Winnipeg's Jazz Magazine


September/October 2010: Allan Harris

Billie Holiday (1915-59):
The Commodore Master Takes

Written by:

A perceptive jazz fan once commented that when Ella Fitzgerald sang about her man leaving, you thought he’d gone to the corner store to pick up a loaf of bread and a carton of milk. When Billie Holiday sang that her man had left, you knew he’d packed a suitcase, caught an airplane, and was never coming back. Therein lies the power of Billie Holiday. She is the most emotionally tragic singer in the history of jazz.

Holiday was born in 1915 in Baltimore. Her real name was Eleanora Fagan Gough. She came up with the name Billie Holiday from the first name of the silent-movie actress Billy Dove and the last name of her father, Clarence Holiday. Her life was one of tragedy. Rape, prostitution, beatings, addiction, incarceration, racism, and divorce were just some of the calamities she experienced. She was the voice of tears and dark memories.

The recordings Holiday made for Commodore Records are some of the most important of her career. All sixteen songs are collected on The Commodore Master Takes (Verve/GRP #3145432722) and represent four recording sessions, one from 1939 and three from 1944.

Commodore began as a small Manhattan electronics store that gradually started selling records. While still running his store, Milt Gabler (comedian Billy Crystal’s uncle) moved into the music business by releasing records by Pee Wee Russell, Eddie Condon, and Louis Jordan.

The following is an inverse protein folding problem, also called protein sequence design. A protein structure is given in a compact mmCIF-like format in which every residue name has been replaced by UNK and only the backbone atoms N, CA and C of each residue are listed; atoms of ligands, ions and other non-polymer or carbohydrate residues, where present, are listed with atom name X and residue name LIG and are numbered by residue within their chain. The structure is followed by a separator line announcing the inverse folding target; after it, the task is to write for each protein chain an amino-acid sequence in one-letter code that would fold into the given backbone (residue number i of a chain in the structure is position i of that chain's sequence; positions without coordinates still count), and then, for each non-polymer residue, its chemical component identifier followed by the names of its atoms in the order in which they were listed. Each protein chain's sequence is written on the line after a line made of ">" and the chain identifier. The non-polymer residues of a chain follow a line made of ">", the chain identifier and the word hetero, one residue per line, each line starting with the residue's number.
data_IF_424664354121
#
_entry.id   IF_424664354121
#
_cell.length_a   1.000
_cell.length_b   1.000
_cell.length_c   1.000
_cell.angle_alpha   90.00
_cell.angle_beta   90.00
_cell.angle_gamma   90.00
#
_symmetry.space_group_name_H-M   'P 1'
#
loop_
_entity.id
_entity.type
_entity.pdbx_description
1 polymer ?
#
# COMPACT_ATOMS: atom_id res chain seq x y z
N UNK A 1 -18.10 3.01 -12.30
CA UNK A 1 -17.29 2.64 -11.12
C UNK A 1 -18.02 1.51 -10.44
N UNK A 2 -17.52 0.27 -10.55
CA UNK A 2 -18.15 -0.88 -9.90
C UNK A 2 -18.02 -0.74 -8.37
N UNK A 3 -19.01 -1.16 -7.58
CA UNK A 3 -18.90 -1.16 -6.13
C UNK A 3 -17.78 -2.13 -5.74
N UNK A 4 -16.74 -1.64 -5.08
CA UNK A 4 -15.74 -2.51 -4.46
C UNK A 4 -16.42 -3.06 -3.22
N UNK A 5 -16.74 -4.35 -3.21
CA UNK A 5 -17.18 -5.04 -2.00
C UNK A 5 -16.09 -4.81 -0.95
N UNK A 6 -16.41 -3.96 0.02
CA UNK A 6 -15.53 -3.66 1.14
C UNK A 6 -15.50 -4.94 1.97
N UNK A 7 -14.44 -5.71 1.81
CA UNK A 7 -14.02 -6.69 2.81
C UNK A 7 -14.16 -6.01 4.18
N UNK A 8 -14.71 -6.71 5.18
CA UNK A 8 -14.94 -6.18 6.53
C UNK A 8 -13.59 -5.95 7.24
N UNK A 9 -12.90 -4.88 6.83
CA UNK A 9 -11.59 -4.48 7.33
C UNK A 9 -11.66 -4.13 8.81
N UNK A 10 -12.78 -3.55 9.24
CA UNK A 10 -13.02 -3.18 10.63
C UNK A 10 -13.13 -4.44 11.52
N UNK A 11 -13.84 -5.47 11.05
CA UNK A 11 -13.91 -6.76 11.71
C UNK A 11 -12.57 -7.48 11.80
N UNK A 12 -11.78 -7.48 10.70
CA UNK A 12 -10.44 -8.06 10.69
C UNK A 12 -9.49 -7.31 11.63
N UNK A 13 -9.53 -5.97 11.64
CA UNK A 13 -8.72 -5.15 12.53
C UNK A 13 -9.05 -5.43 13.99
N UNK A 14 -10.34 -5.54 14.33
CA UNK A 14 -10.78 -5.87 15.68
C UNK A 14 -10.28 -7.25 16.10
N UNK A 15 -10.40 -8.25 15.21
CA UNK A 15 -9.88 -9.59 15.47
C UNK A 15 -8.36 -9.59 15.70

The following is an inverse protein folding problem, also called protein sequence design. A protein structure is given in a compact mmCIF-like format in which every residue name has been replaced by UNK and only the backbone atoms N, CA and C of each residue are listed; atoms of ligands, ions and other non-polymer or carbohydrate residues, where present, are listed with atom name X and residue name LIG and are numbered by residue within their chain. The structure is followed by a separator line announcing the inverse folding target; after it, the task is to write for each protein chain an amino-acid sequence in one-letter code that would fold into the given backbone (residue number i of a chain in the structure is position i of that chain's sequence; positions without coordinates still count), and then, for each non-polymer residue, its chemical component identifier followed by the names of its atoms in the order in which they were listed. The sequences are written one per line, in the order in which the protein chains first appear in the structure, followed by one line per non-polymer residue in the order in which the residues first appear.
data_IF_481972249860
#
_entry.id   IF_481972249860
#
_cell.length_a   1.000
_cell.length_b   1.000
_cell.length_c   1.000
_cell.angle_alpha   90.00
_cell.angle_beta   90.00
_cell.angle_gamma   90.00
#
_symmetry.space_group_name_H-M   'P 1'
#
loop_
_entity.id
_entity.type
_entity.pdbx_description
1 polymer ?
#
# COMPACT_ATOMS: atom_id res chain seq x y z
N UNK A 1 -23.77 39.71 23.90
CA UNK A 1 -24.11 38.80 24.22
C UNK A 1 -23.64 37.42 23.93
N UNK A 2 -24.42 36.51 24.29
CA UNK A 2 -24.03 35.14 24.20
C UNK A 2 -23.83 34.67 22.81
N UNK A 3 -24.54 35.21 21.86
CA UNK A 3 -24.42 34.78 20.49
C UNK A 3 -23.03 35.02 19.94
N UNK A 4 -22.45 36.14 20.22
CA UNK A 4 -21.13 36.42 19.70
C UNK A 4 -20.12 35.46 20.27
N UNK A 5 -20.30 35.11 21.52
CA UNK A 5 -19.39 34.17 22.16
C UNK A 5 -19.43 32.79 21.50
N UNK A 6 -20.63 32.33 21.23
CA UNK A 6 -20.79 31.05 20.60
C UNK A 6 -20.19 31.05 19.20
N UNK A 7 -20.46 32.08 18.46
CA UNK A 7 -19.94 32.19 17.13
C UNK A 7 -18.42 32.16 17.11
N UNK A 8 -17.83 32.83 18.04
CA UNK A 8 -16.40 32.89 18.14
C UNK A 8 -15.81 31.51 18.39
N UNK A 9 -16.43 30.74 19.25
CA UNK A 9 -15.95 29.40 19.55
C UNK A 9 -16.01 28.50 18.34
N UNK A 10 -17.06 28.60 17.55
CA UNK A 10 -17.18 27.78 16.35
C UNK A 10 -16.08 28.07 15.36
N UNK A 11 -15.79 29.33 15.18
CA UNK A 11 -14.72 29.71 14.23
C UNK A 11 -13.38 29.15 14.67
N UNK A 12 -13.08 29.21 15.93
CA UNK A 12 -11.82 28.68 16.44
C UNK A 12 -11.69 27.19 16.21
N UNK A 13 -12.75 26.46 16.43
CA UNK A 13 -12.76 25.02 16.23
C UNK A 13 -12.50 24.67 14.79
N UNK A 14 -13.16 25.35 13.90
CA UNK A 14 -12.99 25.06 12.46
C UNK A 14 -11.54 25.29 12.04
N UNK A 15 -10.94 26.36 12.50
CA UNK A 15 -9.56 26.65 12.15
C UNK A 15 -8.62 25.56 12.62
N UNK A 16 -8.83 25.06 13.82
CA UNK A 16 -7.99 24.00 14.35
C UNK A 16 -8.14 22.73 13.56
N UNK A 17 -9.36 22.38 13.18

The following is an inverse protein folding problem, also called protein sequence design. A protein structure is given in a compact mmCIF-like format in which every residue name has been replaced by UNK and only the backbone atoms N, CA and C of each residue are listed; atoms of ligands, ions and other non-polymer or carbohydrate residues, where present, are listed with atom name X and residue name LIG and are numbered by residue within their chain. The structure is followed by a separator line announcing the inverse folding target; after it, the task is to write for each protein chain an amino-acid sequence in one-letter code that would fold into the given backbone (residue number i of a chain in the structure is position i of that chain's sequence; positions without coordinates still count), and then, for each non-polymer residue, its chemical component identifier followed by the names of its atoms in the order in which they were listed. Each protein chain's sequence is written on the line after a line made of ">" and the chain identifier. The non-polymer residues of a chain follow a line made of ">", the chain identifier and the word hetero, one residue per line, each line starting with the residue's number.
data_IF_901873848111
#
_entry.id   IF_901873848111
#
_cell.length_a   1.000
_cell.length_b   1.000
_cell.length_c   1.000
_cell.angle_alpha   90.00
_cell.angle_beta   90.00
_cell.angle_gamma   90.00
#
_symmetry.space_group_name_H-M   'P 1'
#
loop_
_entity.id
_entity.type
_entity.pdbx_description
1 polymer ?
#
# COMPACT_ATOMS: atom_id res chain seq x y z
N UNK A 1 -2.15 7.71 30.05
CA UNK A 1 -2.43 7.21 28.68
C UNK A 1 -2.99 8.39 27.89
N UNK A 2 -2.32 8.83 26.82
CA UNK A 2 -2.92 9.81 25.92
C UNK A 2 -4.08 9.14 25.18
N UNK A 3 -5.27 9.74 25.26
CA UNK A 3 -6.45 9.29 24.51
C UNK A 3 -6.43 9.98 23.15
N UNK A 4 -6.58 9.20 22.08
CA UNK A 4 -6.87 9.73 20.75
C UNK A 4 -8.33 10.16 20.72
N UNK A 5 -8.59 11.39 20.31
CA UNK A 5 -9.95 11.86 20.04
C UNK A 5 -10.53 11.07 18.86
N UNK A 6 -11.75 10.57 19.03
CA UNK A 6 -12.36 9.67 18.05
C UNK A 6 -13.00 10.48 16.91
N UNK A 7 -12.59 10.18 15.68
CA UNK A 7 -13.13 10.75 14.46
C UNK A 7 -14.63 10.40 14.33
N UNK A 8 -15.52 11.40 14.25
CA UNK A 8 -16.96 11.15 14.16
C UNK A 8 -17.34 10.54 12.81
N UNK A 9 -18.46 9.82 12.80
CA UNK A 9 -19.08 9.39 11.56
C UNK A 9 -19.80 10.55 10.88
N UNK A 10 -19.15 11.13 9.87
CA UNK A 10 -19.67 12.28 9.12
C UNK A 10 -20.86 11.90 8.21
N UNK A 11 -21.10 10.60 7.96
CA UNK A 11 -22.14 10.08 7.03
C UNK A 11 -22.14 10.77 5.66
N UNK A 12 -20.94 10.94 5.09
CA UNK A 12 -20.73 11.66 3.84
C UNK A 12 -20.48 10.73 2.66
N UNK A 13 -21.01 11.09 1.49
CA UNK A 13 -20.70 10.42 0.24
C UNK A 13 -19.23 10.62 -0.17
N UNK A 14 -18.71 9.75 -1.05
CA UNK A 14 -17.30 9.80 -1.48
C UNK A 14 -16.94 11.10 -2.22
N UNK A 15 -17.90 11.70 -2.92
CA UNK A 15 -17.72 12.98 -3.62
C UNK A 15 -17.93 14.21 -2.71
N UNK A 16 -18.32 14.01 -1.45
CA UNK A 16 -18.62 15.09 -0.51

In 1939, Holiday was hired to perform at Café Society, in Greenwich Village, New York’s first integrated nightclub outside Harlem. It was there she premiered “Strange Fruit,” which was written by Abel Meeropol, a Jewish high school teacher, that became her signature song. Its lyrics describe a lynched black man hanged from a poplar tree in the American south. The first jazz song to decry racism in the States, its effect on listeners was (and still is) absolutely chilling.

At the time, Holiday was signed to Columbia Records, but both the label’s executives and her producer, John Hammond, refused to record the song, perhaps because they didn’t want to upset their southern distributors. Holiday contacted her friend Milt Gabler and asked if he would do it. In a daring move, Gabler agreed, and on April 20, 1939, Holiday recorded “Strange Fruit.” When you listen to it, you can easily understand why Time magazine hailed “Strange Fruit” as the most important song of the twentieth century and why Q, a British music magazine, named it one of the ten songs to have actually changed the world.

Holiday went on to record “Strange Fruit” several more times in her career but this is the first and definitive version. She and the band sparkle because they had been playing the song almost every night at Café Society. Pianist Sonny White’s playing is dark and rich; Holiday’s voice, at twenty-four, is sombre and pure.

The other selections included on The Commodore Master Takes are also impressive. Holiday’s slightly autobiographical composition “Fine and Mellow,” about a man who drinks, gambles, and womanizes, is powerful and unnerving. Her renditions of “Embraceable You,” “I’ll Get By,” “He’s Funny That Way,” and “I’ll Be Seeing You” are all highly expressive. Much like Louis Armstrong, Holiday makes every song, even familiar classics, hers. There is such power and melancholy in her delivery, you believe each song was written specifically for her. The harsh tone and roughness that affected her voice later in her career is nowhere to be heard. This CD features a vibrant and emotional young singer; it is the essential Billie Holiday disc to own.


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